Pickled Watermelon, A Russian Delight

Russian pickled watermelon wedges on a plate

I have something different for you. Pickled watermelon. And no, I’m not just talking watermelon rinds, this is the whole red to white deal. I discovered pickled watermelon in the deli case of a Russian market in Atlanta. I was captivated by the display of red triangles and celery stalks floating amidst lacy dill and dots of allspice. What is this beautiful pickled food? How has it escaped me? Totally intrigued, I started researching and was surprised by how few (non-Russian) pickled watermelon (not rind) references and recipes there are.

russian pickled watermelon floating in brine and spices, watermelon pickles

As for Russian references, they are plentiful. Russians are notorious pickle enthusiasts and watermelon appears to be a favored ingredient. Maybe it’s because they’re red? To get the whole story I needed to get closer to the source. Using the Russian + Cyrillic translation of Pickled Watermelon (марино́ванный арбу́з) I was able to bring up scads of links… ahem…also in Cyrillic. Fortunately Google kind of translates them. The YouTube links were the best! I love watching Russians making watermelon pickles. Clearly it’s a joyful summertime pursuit there, and I think it’s time to spread some of that joy around here, where watermelons are such a huge part of summer.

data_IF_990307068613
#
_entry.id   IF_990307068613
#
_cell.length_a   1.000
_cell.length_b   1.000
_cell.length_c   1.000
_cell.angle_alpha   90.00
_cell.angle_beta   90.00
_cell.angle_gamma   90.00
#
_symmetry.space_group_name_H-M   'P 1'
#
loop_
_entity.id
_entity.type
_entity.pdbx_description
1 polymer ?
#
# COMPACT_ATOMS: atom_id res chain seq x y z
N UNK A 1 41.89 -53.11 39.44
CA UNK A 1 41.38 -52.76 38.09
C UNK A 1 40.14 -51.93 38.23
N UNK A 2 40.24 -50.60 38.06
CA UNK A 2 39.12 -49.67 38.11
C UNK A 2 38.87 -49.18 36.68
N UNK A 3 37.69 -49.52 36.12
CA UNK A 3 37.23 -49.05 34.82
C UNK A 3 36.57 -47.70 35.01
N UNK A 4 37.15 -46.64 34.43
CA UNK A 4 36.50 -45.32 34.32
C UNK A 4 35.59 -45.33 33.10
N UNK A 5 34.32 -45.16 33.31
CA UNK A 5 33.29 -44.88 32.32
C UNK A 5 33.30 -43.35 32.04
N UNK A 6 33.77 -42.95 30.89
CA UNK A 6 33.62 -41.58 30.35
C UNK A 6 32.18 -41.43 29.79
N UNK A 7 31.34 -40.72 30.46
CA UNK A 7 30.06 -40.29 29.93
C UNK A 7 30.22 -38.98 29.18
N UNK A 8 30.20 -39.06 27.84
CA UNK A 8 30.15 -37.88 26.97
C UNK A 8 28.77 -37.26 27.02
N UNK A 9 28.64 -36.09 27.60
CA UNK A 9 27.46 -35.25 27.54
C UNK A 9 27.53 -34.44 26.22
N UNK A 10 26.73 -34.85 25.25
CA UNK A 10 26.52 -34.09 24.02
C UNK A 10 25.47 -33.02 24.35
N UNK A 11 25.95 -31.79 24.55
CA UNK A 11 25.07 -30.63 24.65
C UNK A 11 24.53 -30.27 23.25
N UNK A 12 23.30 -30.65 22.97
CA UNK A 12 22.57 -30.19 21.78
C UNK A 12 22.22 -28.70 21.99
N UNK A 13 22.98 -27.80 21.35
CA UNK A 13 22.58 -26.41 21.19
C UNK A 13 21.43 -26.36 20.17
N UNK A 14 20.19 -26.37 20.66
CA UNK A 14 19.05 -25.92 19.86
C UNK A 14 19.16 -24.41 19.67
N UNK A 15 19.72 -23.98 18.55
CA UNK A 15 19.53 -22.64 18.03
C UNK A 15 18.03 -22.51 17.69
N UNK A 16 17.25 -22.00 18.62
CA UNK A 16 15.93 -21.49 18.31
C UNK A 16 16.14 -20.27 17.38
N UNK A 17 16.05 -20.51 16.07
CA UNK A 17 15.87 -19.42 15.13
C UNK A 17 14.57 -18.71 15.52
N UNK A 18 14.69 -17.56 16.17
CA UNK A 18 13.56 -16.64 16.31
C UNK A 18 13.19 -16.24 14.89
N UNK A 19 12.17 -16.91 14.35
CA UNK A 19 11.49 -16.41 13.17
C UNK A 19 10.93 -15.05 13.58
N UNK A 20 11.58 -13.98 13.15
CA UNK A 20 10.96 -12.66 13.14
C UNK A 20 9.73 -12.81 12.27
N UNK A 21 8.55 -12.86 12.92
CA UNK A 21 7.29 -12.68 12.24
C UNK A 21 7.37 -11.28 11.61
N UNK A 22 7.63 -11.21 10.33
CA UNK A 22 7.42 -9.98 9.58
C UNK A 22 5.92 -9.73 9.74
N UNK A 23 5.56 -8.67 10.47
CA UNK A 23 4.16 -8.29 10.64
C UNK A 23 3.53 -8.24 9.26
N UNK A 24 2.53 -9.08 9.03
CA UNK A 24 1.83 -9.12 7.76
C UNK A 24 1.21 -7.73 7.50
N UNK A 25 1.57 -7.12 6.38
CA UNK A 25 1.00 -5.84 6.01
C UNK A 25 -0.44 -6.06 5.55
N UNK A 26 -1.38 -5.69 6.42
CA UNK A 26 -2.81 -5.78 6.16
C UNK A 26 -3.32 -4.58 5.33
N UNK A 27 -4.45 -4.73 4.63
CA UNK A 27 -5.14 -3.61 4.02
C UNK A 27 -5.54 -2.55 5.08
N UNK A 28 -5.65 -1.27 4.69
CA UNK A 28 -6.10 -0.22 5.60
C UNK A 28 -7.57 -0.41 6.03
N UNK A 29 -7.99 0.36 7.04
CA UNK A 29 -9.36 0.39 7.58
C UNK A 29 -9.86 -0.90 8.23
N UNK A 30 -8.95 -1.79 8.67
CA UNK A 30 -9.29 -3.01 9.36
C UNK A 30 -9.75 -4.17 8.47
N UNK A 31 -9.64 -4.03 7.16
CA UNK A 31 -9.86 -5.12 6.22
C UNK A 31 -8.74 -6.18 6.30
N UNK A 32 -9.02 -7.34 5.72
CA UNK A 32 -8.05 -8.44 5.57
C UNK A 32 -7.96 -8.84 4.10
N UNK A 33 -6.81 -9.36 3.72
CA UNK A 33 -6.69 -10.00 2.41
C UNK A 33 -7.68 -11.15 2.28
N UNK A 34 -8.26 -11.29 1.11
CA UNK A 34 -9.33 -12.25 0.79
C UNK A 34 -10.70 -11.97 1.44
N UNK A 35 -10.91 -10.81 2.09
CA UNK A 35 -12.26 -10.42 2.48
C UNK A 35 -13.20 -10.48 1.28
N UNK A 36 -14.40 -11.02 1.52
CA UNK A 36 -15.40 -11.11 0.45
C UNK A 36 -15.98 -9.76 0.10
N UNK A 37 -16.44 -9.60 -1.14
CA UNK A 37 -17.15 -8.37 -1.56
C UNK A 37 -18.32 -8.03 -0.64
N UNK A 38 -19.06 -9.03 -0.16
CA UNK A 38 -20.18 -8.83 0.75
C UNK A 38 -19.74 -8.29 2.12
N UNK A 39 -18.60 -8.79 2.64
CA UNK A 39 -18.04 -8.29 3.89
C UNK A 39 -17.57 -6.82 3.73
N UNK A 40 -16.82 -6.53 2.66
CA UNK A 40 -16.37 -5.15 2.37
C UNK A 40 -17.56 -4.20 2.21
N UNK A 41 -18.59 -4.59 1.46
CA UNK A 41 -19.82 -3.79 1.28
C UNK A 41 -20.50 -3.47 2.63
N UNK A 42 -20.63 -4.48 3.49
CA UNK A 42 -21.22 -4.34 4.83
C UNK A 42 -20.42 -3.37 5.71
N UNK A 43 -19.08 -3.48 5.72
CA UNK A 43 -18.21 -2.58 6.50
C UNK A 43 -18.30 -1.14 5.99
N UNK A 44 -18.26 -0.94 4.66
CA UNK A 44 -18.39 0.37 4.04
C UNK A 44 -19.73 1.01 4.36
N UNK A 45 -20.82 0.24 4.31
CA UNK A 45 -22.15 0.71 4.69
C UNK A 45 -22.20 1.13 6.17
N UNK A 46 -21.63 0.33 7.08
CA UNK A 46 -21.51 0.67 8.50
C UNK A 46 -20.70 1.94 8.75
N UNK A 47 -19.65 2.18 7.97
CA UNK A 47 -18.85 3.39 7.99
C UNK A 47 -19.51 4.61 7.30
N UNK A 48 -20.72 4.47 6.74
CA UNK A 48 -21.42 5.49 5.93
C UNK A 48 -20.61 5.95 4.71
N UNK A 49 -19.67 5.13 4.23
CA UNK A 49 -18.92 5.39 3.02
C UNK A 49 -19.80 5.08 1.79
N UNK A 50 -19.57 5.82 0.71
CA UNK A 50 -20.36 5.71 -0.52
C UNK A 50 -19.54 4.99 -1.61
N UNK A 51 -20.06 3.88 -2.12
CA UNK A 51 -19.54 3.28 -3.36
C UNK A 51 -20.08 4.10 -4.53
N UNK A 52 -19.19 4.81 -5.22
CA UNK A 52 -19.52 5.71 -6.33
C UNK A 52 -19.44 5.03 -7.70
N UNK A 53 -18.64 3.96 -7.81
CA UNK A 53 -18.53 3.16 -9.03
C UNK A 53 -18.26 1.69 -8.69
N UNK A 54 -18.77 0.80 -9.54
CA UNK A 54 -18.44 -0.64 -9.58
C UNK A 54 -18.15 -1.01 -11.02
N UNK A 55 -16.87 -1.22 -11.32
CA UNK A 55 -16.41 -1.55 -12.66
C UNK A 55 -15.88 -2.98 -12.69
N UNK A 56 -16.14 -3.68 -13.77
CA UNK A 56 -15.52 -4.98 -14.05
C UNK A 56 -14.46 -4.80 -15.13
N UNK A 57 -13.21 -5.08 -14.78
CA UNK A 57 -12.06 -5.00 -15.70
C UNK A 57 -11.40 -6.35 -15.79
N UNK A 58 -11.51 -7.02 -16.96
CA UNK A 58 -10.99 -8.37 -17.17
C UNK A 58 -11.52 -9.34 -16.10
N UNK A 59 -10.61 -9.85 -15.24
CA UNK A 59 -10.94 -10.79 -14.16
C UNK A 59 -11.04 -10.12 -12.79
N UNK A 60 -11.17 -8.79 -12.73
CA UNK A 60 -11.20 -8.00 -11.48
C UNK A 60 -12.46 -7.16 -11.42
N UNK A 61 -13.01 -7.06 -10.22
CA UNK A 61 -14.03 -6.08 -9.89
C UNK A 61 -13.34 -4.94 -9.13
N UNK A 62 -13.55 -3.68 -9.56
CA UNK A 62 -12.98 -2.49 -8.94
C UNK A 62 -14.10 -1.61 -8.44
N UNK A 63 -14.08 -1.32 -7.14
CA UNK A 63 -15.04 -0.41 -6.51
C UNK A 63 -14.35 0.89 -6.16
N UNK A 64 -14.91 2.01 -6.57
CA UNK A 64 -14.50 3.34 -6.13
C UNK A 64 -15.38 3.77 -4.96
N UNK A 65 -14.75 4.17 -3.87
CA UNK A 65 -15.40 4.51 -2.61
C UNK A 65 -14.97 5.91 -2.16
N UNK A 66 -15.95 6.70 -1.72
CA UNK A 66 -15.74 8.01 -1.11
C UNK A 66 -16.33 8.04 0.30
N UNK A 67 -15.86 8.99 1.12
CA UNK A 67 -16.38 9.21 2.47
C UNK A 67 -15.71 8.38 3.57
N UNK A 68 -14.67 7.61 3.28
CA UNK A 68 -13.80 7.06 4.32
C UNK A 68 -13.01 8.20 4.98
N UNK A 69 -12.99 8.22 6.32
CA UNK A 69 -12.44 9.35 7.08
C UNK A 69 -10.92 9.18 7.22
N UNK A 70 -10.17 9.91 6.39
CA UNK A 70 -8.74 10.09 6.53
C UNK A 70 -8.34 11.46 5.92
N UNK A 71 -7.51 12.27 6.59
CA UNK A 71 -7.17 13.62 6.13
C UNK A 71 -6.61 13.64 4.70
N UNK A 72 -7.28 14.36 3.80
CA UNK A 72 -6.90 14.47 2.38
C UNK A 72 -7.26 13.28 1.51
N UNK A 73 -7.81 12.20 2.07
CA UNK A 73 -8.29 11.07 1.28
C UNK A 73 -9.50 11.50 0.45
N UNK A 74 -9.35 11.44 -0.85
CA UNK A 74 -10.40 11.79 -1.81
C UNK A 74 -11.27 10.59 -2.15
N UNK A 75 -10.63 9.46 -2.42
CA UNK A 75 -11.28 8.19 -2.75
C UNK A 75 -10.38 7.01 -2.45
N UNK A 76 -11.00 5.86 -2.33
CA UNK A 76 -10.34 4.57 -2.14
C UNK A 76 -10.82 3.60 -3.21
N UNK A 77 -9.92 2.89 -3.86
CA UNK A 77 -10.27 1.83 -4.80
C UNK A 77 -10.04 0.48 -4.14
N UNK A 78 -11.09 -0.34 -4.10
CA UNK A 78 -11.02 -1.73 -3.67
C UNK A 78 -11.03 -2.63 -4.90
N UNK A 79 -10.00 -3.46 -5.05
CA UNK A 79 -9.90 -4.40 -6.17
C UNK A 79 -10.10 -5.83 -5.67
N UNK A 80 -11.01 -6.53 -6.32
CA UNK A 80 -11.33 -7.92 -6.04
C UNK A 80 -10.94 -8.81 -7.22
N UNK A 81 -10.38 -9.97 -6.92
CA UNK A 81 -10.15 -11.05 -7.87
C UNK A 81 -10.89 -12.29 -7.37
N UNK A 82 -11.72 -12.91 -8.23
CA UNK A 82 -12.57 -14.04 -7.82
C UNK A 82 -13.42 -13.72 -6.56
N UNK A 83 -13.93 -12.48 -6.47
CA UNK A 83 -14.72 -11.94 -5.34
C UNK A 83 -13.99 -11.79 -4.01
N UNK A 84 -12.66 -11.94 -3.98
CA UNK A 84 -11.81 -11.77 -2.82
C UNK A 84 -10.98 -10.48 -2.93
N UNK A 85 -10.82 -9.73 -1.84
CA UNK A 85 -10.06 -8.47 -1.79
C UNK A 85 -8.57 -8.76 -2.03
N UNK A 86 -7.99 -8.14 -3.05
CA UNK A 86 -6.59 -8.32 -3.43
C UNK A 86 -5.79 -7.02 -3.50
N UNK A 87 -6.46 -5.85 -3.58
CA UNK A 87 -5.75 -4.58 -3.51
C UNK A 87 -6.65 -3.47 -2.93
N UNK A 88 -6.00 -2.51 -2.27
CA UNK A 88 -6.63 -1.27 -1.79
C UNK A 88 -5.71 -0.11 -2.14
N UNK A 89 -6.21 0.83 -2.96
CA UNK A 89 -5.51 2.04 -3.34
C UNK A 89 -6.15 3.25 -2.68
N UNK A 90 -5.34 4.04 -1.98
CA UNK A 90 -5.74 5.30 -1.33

A Tale of Two Pickles

According to a lot of babushkas making YouTubes, the number one watermelon pickling method is to pack pieces in jars or crocks and fill them with a boiling vinegar solution. From there the victims…err…pickles either go directly into the refrigerator or get sealed in jars and processed in a hot water bath. I’m not convinced. I feel a micro-gag thinking about boiling watermelon.

No-cook methods are the way to go and brining is my preference. But if fermentation is not your thing, Saveur magazine featured a no-cook, no-ferment version of Russian Pickled Watermelon a couple of years ago. Except for containing sugar, their recipe is essentially the formula I use for fermented watermelon pickles. And likely it’s how that Russian deli made those ones I discovered in Atlanta.

I decided to take the fermentation trail because it’s a reliable path to the perkiest cucumber pickles. My hunch was that watermelon’s flavor, with its cucumber-like aromatic quality, would be squashed by strong vinegar and outright killed with heat. I went in the right direction. A day or two in salt water then the magic of fermentation brings on tangy lactic acid—vinegar’s mellow sister—and the zesty brine that results totally amplifies watermelon’s sweet and fresh flavor.